Last week, I had a failure to communicate. That's actually a big issue for a lot of writers, although it's an issue I usually don't have a problem with. It's quite likely that the problem came out of trying to do a more visual post without much actual writing. In that, I overestimated the general ability that people would have at recognizing people. Of course, I also thought that people would not need to actually recognize the people to get the message. But more on the actual post in a moment.
One of the most common things I see writers saying in response to the responses they get to any given piece of work is, "You just don't understand." With that statement, they place the blame for the lack of understanding on the reader. Granted, there are occasions when that's true, but, usually, it's the fault of the author. Yeah, guess what, authors don't like to hear that, but, unfortunately, it's true. The weight of understanding is on the writer, not the reader.
Now, part of that is determining your audience. Different audiences won't understand the same things. Sometimes, it's a knowledge thing. Sometimes, it's a culture thing. Sometimes, it's an experience thing. I mean, you don't give War and Peace to 6th graders and tell 999 out of 1000 of them that it's their fault for not getting the book. I may be being generous with 999, there, too.
At any rate, when your audience doesn't understand, you can stubbornly stand your ground and blame your audience for just not getting it, or you can "man up" and go back to the page and figure out why you didn't get your message across. After all, it's your message, so it's your responsibility to present it in a way that people can understand.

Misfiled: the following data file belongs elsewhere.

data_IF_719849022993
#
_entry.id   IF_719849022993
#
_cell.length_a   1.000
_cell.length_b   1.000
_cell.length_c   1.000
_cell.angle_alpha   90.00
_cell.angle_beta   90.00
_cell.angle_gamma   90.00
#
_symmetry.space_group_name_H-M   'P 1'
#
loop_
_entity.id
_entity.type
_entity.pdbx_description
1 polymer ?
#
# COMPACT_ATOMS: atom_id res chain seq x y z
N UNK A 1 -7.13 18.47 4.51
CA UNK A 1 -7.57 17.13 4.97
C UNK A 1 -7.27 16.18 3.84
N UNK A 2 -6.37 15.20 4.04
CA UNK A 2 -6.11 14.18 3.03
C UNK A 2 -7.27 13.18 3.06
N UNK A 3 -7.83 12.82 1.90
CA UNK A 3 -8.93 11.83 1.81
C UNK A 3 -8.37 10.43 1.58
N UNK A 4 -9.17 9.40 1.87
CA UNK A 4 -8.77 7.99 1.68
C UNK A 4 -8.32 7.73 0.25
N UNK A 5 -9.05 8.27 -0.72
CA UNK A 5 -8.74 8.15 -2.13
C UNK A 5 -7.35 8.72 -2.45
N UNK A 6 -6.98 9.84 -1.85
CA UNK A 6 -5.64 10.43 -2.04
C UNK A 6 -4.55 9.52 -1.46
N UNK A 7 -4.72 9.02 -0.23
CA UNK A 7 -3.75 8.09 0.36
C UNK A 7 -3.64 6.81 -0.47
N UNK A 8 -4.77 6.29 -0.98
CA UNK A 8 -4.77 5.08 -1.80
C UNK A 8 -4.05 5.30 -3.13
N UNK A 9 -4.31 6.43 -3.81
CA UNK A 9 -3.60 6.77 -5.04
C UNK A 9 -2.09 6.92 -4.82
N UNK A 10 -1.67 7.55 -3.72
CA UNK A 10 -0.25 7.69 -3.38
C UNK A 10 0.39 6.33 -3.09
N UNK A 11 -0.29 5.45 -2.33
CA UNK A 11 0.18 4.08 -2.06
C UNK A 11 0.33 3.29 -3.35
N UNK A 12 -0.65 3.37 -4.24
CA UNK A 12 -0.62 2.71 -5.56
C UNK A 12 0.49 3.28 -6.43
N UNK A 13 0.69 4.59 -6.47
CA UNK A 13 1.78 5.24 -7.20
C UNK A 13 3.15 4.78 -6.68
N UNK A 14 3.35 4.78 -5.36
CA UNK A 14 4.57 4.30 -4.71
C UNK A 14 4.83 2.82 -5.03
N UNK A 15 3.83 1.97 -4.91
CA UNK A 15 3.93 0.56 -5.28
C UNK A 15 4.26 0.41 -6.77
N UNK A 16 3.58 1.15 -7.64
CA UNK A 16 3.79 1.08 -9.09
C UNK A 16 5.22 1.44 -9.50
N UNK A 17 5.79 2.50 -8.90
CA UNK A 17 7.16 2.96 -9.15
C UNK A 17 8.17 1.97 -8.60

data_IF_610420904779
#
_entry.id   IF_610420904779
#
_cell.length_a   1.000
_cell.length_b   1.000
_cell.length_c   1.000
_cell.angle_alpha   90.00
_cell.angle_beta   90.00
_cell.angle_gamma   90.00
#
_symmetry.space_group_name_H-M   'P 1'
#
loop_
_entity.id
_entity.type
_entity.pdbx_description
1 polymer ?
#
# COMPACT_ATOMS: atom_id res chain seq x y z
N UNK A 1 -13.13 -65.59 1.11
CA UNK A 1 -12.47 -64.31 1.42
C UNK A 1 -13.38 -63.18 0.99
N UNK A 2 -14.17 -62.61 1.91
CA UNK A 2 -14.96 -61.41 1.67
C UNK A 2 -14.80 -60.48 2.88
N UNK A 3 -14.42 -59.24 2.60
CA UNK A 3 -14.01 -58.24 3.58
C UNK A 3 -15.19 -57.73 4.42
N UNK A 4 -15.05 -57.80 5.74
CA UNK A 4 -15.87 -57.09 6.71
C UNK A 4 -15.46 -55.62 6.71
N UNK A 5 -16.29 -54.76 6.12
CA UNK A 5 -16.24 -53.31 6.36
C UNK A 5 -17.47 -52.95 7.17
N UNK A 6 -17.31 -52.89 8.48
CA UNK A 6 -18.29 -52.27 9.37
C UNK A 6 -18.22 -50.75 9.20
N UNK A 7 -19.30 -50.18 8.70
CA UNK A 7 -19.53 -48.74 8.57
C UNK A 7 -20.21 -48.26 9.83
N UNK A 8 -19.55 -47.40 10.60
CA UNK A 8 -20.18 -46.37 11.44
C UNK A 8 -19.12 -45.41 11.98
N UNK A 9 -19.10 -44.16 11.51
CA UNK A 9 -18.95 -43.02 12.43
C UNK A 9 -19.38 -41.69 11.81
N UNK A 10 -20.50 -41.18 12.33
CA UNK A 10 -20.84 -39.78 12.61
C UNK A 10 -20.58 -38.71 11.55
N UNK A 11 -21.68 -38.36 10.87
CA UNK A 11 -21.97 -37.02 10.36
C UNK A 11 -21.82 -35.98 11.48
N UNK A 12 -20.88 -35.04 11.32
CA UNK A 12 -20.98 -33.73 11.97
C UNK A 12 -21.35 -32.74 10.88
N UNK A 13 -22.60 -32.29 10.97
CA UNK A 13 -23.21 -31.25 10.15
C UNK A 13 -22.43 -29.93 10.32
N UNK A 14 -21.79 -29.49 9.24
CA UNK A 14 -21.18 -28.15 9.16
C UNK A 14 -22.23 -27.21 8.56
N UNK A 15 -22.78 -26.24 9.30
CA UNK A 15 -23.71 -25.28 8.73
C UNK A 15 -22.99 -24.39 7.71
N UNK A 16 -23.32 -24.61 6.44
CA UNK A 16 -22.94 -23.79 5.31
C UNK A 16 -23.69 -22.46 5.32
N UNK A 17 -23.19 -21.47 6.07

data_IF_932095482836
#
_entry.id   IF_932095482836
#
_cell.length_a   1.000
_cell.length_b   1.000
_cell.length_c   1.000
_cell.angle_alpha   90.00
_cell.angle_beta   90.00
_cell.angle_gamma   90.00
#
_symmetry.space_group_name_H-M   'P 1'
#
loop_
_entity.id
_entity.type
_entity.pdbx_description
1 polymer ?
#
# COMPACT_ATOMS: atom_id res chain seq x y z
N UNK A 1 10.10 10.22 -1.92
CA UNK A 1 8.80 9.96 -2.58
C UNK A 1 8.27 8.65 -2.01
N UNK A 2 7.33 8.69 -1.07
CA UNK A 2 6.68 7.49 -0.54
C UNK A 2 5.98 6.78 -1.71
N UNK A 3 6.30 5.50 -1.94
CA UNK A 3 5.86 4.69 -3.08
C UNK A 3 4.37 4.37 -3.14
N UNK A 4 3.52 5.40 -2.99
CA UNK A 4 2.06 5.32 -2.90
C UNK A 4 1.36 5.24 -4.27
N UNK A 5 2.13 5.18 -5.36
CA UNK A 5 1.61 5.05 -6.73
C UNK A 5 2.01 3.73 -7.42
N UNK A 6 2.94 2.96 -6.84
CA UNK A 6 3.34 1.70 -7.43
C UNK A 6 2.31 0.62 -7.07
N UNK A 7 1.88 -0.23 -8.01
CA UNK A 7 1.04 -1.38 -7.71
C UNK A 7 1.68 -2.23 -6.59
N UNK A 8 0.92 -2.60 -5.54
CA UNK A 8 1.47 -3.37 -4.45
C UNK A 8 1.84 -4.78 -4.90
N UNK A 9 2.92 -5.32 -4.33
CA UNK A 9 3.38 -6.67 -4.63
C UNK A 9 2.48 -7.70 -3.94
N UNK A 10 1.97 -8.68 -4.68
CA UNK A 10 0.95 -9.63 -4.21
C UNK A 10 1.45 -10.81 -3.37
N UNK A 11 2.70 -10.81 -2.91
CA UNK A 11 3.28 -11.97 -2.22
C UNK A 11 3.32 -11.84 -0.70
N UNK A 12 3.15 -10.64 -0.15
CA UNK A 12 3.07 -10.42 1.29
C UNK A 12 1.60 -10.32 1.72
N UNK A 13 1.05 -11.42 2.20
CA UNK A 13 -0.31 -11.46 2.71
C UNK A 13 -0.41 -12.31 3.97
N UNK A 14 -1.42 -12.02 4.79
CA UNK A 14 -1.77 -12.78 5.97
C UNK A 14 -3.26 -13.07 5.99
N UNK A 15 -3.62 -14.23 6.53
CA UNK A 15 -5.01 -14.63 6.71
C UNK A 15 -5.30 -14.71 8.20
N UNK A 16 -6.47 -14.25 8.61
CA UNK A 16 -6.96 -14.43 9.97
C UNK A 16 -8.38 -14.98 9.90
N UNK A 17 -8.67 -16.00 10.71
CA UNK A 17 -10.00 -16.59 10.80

With that being said, my post from last week, "Romanticizing Authors," failed to deliver its intended message, so let me explain. [But you'll need to go back and actually look at the post for the pictures, because I'm not including them in this post.]
I ran across a quote from the show Californication that went something like this:
"I like you; you're handsome. Most authors are these pasty, white things, but you're handsome."
Of course, I immediately thought of Nathan Fillion and Castle because of the whole dashing leading man who is a writer thing and George R. R. Martin because, well, I guess I associate him with a pasty, white thing. Then I checked on Californication, and that's also about a writer, one played by David Duchovny, so you have another inordinately handsome man playing a writer. That made me think of Stephen King who is, let's face, kind of weird looking.
All of which got me thinking: Male writers in movies (or on TV) are always played by very good looking leading men. So you take someone like Edgar Allan Poe, whose face is more than a bit rumpled looking, and you make a movie about him but have him played by John Cusack, basically an idealized version of Poe. Now, Poe's handsome. Why do we do this?
We don't do it with women playing writers. No, we get someone like Nicole Kidman, one of the most glamorous stars in Hollywood and let her play Virginia Woolf, but do we let her look like Nicole Kidman while she's doing it? No way! We make her look as much like Virginia Woolf as possible. We de-beautify her to play the female writer. We make her look plain. Or we have Lena Dunham on Girls, and she is the writer of that show! But she makes herself as unattractive as possible for her role as Hannah.
So... we make male writers look good for a viewing audience, but we make female writers look plain or normal for a viewing audience. And I have no real answer, or even thoughts, as to why that is (beyond the typical, I mean); it is just an observation, hence the post that relied on the visuals. It's something I find interesting from a cultural standpoint. Interesting and more than a little lopsided.
The truth is probably more along the lines of writers being pasty, white things. All of them. That's what comes of spending time in a cave with a notebook, whether the notebook is electronic or made of paper. And I think I would find a show about a writer that was actually about the writer doing writing rather than say, solving murders, to be very interesting. That may just be me, though.